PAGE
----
Robert Fripp

Robert Fripp's Diary

Friday 23 February 2007

DGM HQ A grey grey



A grey, grey day in the valley.

10.43. Crafty Jim Gomez’ funeral was yesterday at 16.00 Pacific time, or midnight GMT. In the inbox this morning from J&D…

… We had been hoping to see you again on the circulation course where we had planned to be on the kitchen team. We are unable to go now because D is pregnant and we are expecting our first child. So on this day when the news comes that there are those who have flown away, there is also joyful news that there will be a new little crafty on the planet in the fall.

Above my head is the sound of My Holiday by Ian Wallace, vibrating the floor of SoundWorld II. This is a wonderful lift on a sombre morning.

Hugh is in the DGM Art Department, and we have been selecting John Miler artwork for At The End Of Time, fine-tuned a further degree following further listening yesterday evening. The listening was chosen, not as professional listening, but as appropriate to news of two family members flying away.

18.33  A drive into Salisbury for lunch with violinist Davide, who is en route from Bath to London. Davide has been recording contributions to Siouxsie’s new album, following work on Coldplay’s new album (produced by Eno).

Back to various arisings. Including an enquiry on picking to the GC AAD project…

Crafty: By doing nothing here, from what I understand, it becomes more a case of  "allowing" the wrist to return. The question then arose, whether one could say that this "allowing" is, in fact, directing a natural reflex of the wrist, which is performing the movement "for you", if you like? Any subsequent, non-initiating release, then is just a further consequence of the reflex.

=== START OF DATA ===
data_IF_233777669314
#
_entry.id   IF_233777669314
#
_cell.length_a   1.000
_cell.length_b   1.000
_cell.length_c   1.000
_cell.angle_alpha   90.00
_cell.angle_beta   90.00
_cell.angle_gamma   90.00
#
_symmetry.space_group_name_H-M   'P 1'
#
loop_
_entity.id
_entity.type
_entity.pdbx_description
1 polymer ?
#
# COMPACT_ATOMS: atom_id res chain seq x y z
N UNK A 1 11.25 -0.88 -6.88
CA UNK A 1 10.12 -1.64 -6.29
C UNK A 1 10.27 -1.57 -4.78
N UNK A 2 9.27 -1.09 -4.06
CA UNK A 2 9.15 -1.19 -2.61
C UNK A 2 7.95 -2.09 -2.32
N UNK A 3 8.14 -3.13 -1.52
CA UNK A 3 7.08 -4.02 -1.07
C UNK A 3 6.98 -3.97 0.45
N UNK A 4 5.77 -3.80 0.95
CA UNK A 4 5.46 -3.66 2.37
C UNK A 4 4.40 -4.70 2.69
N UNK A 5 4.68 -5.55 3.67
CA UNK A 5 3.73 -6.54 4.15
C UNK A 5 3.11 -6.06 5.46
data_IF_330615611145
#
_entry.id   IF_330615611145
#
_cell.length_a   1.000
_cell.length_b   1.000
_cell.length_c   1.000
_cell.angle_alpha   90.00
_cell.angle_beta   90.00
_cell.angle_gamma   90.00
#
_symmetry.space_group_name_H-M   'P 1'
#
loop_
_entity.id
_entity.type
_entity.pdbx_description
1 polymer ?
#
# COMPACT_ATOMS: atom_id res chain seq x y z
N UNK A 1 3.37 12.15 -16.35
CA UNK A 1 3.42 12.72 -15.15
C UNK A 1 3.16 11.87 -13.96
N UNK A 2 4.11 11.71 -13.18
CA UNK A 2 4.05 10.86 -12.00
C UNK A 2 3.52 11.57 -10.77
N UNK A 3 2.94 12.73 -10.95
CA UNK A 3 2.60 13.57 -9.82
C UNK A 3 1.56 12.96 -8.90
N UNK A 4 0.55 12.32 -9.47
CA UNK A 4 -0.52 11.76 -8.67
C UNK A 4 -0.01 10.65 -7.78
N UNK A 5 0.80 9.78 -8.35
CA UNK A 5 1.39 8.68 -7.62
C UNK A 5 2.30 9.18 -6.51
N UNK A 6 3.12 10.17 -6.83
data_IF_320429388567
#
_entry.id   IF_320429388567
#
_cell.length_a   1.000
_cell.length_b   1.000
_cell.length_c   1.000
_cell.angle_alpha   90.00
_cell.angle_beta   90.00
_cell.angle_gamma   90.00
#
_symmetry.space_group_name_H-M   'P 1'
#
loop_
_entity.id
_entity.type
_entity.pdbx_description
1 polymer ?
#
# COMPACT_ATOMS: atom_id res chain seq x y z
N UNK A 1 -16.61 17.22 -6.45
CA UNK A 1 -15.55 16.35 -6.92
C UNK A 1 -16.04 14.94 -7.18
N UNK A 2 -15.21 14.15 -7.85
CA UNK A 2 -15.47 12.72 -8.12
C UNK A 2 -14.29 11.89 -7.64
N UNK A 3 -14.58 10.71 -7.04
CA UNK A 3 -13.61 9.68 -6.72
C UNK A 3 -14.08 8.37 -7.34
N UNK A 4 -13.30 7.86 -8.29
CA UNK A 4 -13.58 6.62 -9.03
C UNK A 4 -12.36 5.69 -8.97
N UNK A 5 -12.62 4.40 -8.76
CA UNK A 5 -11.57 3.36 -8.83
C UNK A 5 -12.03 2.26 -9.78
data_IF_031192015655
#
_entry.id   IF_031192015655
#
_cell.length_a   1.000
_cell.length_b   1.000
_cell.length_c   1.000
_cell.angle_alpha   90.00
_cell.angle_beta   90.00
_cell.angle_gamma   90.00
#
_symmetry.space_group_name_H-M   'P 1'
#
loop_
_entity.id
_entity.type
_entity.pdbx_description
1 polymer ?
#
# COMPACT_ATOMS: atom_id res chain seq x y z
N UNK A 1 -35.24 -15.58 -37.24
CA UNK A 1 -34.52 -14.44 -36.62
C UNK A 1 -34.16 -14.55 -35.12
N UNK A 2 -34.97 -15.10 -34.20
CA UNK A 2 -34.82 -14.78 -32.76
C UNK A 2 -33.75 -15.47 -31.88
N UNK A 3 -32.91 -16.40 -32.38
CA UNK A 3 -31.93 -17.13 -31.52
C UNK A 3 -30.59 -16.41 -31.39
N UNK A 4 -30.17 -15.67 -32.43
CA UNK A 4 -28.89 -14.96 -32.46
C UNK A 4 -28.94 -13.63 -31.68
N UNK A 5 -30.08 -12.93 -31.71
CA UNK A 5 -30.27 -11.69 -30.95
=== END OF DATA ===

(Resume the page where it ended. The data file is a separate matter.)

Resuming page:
RF:      This allowing is not directing, it is allowing! In your words, this is allowing the wrist to perform the movement for us, while we are holding a pick. We direct the hand to the particular guitar string, and then – release it!


Something like, when we are riding a bicycle, we pay attention to pushing down on the pedal. We do not put our concern into directing the foot to rise afterwards – the returning foot seems to take care of itself. The analogy is not exact: in cycling, we put effort into the down-pedal; and the returning pedal, driven by the other foot pushing down, lifts the first foot. But the sense of return is very close. (Alexander himself learnt to cycle by watching cyclists, then mounted a bicycle for the first time & rode away!).

With the down stroke, the very words imply an effort that is, properly, not made: the wrist is released, and then it returns. That we are holding a pick, that the hand is placed on the guitar, is seemingly irrelevant to the quality of motion.

The craft of craft is down stroke: we direct the action & do something. This is functional.


The art of craft is release: effortless effort. We do nothing, and while we are doing nothing, a string is picked, a note is played, and then the hand returns to where it was. This is qualitative.

Off to Bredonborough.